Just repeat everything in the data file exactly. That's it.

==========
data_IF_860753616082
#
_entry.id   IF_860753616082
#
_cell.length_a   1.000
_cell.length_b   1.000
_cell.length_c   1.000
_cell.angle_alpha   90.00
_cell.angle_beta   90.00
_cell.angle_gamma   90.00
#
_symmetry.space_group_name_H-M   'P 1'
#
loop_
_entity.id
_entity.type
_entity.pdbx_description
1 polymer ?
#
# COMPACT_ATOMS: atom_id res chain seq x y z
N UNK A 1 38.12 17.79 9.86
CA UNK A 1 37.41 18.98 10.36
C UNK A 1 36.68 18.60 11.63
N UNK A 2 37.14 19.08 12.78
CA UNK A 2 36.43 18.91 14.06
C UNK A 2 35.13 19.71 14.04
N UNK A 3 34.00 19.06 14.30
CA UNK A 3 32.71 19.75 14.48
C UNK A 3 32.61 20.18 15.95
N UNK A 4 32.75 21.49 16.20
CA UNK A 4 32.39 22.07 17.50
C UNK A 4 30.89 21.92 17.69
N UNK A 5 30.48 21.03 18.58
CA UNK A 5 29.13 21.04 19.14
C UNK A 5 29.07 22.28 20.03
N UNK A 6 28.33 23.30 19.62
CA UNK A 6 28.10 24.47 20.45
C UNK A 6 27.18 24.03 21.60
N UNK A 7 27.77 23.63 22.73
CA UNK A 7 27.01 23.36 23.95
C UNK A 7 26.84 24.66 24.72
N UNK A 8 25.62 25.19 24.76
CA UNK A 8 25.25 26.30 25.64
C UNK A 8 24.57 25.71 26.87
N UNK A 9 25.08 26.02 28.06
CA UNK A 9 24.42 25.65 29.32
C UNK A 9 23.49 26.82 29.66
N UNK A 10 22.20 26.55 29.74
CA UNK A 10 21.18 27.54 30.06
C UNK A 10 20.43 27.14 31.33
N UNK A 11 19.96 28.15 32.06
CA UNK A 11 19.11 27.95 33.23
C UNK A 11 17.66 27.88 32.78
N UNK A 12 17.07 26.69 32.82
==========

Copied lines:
data_IF_860753616082
#
_entry.id   IF_860753616082
#
_cell.length_a   1.000
_cell.length_b   1.000
_cell.length_c   1.000
_cell.angle_alpha   90.00
_cell.angle_beta   90.00
_cell.angle_gamma   90.00
#
_symmetry.space_group_name_H-M   'P 1'
#
loop_
_entity.id
_entity.type
_entity.pdbx_description
1 polymer ?
#
# COMPACT_ATOMS: atom_id res chain seq x y z
N UNK A 1 38.12 17.79 9.86
CA UNK A 1 37.41 18.98 10.36
C UNK A 1 36.68 18.60 11.63
N UNK A 2 37.14 19.08 12.78
CA UNK A 2 36.43 18.91 14.06
C UNK A 2 35.13 19.71 14.04
N UNK A 3 34.00 19.06 14.30
CA UNK A 3 32.71 19.75 14.48
C UNK A 3 32.61 20.18 15.95
N UNK A 4 32.75 21.49 16.20
CA UNK A 4 32.39 22.07 17.50
C UNK A 4 30.89 21.92 17.69
N UNK A 5 30.48 21.03 18.58
CA UNK A 5 29.13 21.04 19.14
C UNK A 5 29.07 22.28 20.03
N UNK A 6 28.33 23.30 19.62
CA UNK A 6 28.10 24.47 20.45
C UNK A 6 27.18 24.03 21.60
N UNK A 7 27.77 23.63 22.73
CA UNK A 7 27.01 23.36 23.95
C UNK A 7 26.84 24.66 24.72
N UNK A 8 25.62 25.19 24.76
CA UNK A 8 25.25 26.30 25.64
C UNK A 8 24.57 25.71 26.87
N UNK A 9 25.08 26.02 28.06
CA UNK A 9 24.42 25.65 29.32
C UNK A 9 23.49 26.82 29.66
N UNK A 10 22.20 26.55 29.74
CA UNK A 10 21.18 27.54 30.06
C UNK A 10 20.43 27.14 31.33
N UNK A 11 19.96 28.15 32.06
CA UNK A 11 19.11 27.95 33.23
C UNK A 11 17.66 27.88 32.78
N UNK A 12 17.07 26.69 32.82